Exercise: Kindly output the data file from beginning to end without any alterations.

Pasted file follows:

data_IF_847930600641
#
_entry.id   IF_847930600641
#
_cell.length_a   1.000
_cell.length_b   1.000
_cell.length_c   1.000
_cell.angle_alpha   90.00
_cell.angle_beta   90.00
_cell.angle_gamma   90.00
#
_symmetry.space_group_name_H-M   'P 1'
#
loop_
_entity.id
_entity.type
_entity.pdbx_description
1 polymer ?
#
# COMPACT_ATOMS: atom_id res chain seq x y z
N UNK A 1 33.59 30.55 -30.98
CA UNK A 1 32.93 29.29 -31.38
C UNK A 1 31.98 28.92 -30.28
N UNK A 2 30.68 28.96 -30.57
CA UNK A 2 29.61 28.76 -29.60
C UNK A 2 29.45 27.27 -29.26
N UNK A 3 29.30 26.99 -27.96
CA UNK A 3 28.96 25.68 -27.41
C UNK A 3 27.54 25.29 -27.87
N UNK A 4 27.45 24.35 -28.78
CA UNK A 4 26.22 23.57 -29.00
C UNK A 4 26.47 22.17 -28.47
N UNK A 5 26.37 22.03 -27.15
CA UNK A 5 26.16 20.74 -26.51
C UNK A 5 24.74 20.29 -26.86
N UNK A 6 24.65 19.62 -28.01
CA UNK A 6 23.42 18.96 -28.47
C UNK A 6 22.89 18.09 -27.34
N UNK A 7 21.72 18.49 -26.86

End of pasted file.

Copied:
data_IF_847930600641
#
_entry.id   IF_847930600641
#
_cell.length_a   1.000
_cell.length_b   1.000
_cell.length_c   1.000
_cell.angle_alpha   90.00
_cell.angle_beta   90.00
_cell.angle_gamma   90.00
#
_symmetry.space_group_name_H-M   'P 1'
#
loop_
_entity.id
_entity.type
_entity.pdbx_description
1 polymer ?
#
# COMPACT_ATOMS: atom_id res chain seq x y z
N UNK A 1 33.59 30.55 -30.98
CA UNK A 1 32.93 29.29 -31.38
C UNK A 1 31.98 28.92 -30.28
N UNK A 2 30.68 28.96 -30.57
CA UNK A 2 29.61 28.76 -29.60
C UNK A 2 29.45 27.27 -29.26
N UNK A 3 29.30 26.99 -27.96
CA UNK A 3 28.96 25.68 -27.41
C UNK A 3 27.54 25.29 -27.87
N UNK A 4 27.45 24.35 -28.78
CA UNK A 4 26.22 23.57 -29.00
C UNK A 4 26.47 22.17 -28.47
N UNK A 5 26.37 22.03 -27.15
CA UNK A 5 26.16 20.74 -26.51
C UNK A 5 24.74 20.29 -26.86
N UNK A 6 24.65 19.62 -28.01
CA UNK A 6 23.42 18.96 -28.47
C UNK A 6 22.89 18.09 -27.34
N UNK A 7 21.72 18.49 -26.86